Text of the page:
Annette Gordon-Reed

Henry King Stanford Distinguished Professor Lecture Series 2017-2018

Annette Gordon-Reed

Charles Warren Professor of American Legal History
Harvard Law School
Professor of History, Faculty of Arts & Sciences
Harvard University

Henry King Stanford Distinguished Professor Lecture Series 2017 - Annette Gordon-Reed

Making Black Citizenship: The Importance and Limits of the Law

Thursday, October 19, 2017 at 7:00pm

Shalala Student Center
Third Floor, Grand Ballroom West

Free & Open to the Public‌  |  Registration Required

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Click here to read a recent New York Times article by Annette Gordon-Reed about Sally Hemings, Thomas Jefferson, and the ways we talk about our past.

Reconstruction was a pivotal moment in the history of race relations in America, and the law was at the center of the attempt to make black people true citizens of the United States. But we see in the Amendments to the Constitution, the supreme law of the land, both the strengths and weaknesses of effecting social change through the law. We are still grappling with these matters in the 21st Century. Is there a way out?

The Hemingses of Monticello is a brilliant book. It marks the author as one of the most astute, insightful, and forthright historians of this generation. Not least of Annette Gordon-Reed’s achievements is her ability to bring fresh perspectives to the life of a man whose personality and character have been scrutinized, explained, and justified by a host of historians and biographers.”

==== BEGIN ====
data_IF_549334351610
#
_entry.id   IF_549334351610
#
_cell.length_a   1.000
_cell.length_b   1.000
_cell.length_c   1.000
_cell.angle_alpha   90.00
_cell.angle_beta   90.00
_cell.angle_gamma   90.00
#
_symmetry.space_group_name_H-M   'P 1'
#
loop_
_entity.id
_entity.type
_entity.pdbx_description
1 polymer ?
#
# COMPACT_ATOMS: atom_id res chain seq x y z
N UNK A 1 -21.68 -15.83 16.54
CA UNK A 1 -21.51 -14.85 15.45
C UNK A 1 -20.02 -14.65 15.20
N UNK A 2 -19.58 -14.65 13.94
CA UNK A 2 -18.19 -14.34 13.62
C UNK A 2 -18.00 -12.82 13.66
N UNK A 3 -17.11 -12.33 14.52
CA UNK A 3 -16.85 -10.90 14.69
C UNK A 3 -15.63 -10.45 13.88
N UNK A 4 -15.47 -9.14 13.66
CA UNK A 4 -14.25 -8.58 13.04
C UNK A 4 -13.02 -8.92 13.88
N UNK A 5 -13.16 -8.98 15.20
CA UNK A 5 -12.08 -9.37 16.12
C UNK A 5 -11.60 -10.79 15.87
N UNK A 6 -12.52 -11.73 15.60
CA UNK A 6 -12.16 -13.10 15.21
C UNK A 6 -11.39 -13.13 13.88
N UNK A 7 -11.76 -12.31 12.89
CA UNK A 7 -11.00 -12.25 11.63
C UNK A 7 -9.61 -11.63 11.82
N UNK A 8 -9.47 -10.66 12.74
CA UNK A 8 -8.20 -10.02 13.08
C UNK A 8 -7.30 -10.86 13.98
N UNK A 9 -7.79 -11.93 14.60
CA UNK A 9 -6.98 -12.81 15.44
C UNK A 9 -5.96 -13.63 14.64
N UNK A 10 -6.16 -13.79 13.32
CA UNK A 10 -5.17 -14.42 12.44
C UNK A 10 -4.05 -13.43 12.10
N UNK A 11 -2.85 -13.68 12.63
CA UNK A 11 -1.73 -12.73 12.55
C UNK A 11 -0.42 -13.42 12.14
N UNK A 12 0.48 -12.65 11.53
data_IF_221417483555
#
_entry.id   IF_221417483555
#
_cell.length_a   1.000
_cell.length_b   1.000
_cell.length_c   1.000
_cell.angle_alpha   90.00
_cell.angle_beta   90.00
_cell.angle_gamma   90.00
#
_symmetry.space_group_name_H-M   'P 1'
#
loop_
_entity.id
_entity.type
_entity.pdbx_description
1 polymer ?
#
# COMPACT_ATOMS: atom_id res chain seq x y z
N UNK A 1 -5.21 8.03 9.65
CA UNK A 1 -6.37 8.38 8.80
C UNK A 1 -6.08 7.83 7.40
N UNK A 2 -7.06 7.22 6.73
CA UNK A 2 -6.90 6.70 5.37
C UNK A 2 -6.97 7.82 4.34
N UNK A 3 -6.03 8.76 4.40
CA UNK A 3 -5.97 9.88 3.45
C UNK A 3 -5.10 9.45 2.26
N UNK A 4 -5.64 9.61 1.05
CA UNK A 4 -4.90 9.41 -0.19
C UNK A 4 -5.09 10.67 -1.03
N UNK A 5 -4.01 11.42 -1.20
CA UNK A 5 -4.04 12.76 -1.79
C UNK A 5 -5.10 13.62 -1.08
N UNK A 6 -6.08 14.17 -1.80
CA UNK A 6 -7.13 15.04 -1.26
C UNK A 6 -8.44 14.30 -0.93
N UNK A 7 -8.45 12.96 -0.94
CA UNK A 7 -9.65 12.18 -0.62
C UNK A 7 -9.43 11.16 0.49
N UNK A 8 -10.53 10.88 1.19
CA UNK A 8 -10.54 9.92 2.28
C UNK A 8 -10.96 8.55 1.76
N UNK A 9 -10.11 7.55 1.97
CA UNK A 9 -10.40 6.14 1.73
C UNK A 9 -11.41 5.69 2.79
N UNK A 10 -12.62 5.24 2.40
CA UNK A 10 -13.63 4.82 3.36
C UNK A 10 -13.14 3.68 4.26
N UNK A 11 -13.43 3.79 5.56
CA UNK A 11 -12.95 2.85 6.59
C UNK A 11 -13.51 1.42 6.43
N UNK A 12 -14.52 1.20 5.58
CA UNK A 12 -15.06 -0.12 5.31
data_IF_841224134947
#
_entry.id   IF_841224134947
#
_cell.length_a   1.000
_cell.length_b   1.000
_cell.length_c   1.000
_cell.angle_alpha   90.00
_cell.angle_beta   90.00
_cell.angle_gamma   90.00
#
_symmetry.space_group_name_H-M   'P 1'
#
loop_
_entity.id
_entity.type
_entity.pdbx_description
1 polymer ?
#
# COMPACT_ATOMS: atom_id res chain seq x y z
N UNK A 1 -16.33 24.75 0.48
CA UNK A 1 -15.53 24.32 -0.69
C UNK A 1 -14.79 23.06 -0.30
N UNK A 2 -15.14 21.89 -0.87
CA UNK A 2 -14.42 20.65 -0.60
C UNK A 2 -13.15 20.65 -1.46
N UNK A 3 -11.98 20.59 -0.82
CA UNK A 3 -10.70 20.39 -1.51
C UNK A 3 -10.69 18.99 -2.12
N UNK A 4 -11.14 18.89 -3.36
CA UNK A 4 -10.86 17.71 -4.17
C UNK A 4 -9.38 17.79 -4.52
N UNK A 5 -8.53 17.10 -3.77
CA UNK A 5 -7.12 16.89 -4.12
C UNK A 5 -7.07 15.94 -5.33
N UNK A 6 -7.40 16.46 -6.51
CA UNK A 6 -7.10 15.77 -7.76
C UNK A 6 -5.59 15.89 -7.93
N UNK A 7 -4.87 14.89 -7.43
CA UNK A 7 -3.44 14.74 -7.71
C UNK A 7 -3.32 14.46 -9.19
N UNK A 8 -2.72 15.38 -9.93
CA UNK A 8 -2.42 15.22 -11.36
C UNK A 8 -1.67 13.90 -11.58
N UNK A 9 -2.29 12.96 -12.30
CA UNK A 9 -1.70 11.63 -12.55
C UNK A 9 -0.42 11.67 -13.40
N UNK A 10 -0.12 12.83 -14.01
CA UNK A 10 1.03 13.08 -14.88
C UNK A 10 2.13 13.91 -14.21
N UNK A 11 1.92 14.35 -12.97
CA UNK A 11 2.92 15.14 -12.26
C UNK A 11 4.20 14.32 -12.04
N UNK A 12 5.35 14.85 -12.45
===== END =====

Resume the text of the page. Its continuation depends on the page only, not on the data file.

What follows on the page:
— Edmund S. Morgan and Marie Morgan, The New York Review of Books

Annette Gordon-Reed is the Charles Warren Professor of American Legal History at Harvard Law School and a Professor of History in the Faculty of Arts and Sciences at Harvard University; she was the Carol K. Pforzheimer Professor at the Radcliffe Institute for Advanced Study (2010-2016) and the Harold Vyvyan Harmsworth Visiting Professor of American History at Queen’s College, University of Oxford (2014-2015). She has published six books, among them The Hemingses of Monticello: An American Family (Norton, 2008), which won the Pulitzer Prize in history and the National Book Award for nonfiction. Her most recent book, with fellow Jeffersonian Peter S. Onuf, is “Most Blessed of the Patriarchs”: Thomas Jefferson and the Empire of the Imagination (Liveright Publishing, 2016). Professor Gordon-Reed has held fellowships from the Dorothy and Lewis B. Cullman Center for Scholars and Writers at the New York Public Library, the Guggenheim Foundation, and the MacArthur Foundation. In addition, she has been honored with the National Humanities Medal and the Woman of Power & Influence Award from the National Organization for Women in New York City. She was elected a fellow of the American Academy of Arts and Sciences in 2011 and is a member of the Academy’s Commission on the Humanities and Social Sciences.